Ken Dreyfack

Twisted Helix
For Yolaine, March 1992

There’s no good reason
Why your smile need transpose
Already wondrous sensuality
Into sense

Nor why
Your regard need transmit
Beyond undeniable sensation
Additional intelligence

Unreasoned appetites,
The very nourishment of love,
Catalyze impossible encounters
Between sea and shore
With infinitely brief
Instants of resonance

As from the tense interplay
Of sense and countersense
Doubled harmony becomes
Delicious dissonance.

My Memory Is a Lawyer

Punctual and well meaning,
Who lines up his arguments convincingly,
To neatly present, as is his solemn duty to his client,
An airtight case.

My memory too is a pimply girl curled tightly on her bed,
Whose heart breaks over a bird’s broken wing or a father’s unthinking remark,
Who sobs herself to sleep thinking of her own insufficiencies,
Imagined or real.

And a proud old man with the newspaper,
Whose thin white socks are unknowingly exposed as he sits reading at the kitchen table,
Who can still work himself into a self righteous fury if he opens that box in the closet and unpacks Something that happened years ago.

And a kind, shapeless woman in a house dress,
Whose hand too tightly clutches the strap of her black handbag,
Who advises her upstairs neighbor to drop all of his arguments and resentments and reasons and complaints
In favor of more lasting things.

Albany International Airport

In stocking feet, a heavyset woman emerges from the security check, her blond hair rolled up into a halo of large, complicated curlers, and sits down to lace her heavy winter boots back up.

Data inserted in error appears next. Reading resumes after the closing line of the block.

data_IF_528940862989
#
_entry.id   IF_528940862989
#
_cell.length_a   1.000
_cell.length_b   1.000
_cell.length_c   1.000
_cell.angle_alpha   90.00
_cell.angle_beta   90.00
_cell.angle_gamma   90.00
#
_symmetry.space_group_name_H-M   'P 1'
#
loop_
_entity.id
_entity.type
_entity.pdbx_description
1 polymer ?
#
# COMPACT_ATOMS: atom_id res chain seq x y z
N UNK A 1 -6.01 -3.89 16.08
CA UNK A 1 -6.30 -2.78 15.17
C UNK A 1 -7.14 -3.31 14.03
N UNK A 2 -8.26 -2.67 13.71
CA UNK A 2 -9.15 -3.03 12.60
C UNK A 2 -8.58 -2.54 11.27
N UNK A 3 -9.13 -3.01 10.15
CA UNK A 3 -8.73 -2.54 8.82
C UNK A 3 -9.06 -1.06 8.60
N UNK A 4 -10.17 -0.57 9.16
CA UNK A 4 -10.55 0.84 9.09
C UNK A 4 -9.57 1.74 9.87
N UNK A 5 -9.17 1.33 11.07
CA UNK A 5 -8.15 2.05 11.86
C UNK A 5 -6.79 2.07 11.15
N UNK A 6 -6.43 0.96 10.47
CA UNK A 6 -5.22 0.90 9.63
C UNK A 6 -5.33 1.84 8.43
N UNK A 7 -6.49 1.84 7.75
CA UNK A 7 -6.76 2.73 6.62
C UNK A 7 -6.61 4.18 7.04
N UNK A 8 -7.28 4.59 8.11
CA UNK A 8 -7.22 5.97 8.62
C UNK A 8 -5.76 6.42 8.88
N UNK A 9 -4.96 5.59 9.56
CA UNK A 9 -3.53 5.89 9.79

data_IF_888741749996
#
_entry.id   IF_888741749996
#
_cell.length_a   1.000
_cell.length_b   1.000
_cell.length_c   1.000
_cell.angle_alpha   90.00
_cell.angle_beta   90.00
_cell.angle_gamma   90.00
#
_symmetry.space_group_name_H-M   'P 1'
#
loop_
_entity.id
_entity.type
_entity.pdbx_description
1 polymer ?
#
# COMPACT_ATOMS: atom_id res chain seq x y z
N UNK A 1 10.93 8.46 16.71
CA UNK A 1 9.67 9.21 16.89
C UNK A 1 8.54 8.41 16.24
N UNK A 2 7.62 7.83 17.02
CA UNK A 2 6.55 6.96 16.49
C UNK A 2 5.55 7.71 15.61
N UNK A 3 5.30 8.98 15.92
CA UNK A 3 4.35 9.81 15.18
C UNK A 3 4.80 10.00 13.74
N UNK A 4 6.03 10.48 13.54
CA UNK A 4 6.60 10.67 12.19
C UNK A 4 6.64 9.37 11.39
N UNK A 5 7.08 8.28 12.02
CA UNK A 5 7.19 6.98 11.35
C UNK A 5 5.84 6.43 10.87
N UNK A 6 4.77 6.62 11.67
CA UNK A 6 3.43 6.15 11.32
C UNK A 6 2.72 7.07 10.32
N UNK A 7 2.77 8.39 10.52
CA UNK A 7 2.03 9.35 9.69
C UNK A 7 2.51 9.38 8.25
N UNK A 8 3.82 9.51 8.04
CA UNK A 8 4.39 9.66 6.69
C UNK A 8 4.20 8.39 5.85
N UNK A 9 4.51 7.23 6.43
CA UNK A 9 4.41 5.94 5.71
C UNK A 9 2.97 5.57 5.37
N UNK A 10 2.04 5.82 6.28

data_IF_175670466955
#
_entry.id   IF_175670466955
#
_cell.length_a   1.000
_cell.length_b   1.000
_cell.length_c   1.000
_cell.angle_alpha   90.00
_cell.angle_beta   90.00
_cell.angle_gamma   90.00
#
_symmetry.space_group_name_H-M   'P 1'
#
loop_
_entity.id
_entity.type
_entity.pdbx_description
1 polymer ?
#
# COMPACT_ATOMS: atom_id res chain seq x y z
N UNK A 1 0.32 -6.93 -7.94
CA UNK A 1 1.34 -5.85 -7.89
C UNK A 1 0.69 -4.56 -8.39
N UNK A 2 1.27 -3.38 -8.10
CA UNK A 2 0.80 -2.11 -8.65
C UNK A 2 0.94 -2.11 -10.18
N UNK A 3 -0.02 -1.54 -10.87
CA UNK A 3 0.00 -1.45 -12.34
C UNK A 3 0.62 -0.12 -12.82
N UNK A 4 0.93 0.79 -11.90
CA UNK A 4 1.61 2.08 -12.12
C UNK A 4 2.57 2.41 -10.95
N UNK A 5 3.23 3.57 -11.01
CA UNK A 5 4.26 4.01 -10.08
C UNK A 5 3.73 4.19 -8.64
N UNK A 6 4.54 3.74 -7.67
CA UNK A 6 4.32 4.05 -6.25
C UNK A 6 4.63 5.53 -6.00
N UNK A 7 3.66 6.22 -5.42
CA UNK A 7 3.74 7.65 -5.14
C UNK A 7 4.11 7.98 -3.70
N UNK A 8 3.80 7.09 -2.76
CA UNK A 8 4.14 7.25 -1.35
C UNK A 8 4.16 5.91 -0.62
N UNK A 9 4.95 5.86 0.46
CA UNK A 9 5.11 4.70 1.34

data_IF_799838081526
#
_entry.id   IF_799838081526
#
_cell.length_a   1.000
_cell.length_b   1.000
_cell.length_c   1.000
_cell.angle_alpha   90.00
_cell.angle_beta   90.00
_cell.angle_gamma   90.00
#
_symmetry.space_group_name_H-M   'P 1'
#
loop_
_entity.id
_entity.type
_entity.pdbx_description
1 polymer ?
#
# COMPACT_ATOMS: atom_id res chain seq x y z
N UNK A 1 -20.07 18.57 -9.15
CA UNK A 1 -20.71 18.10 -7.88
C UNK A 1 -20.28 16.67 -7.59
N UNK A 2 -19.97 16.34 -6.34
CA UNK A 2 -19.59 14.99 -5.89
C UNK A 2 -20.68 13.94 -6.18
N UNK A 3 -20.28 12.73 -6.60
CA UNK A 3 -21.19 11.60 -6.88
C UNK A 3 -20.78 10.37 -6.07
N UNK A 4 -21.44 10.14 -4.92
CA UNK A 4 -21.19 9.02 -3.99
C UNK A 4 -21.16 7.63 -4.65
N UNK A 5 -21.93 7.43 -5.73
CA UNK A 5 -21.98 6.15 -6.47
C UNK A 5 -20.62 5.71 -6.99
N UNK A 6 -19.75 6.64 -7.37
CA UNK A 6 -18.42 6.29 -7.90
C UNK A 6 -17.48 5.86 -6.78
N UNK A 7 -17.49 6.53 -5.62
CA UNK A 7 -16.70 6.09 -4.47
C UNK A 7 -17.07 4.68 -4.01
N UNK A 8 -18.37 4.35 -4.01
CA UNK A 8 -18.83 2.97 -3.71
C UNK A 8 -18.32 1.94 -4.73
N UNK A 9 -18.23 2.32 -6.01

A disheveled man carrying a brief case seems to be talking aloud to himself until you see that he’s got one of those Bluetooth things stuck in his left ear. He is nearly shouting “It was just yesterday that you came into my office and told me to shut down my computer. It was just yesterday and now …” his angry voice fades off as he marches down the hallway.

The younger of the two women at the next table, a tall redhead who looks about 60, talks to her mother, seated facing her, as if the older woman were a child, scolding her for spilling her drink.

Emerging from my increasingly solitary surroundings, I sometimes feel, for better and for worse, as if I come from another planet.

About the Author

I moved to Woodstock in late fall 2008 because I had always wanted to live in the country. Before that, I lived 30 years in France, mostly in Paris but also in Strasbourg (during the 70s) and irregularly in Cruchy, a tiny village in Burgundy. I am originally from New York City.

After several decades as a journalist, in New York, Chicago and Paris, I became a self-employed commercial/business writer, working mostly for multinational corporations. I am working on a book-length memoir and write poetry and short stories occasionally.

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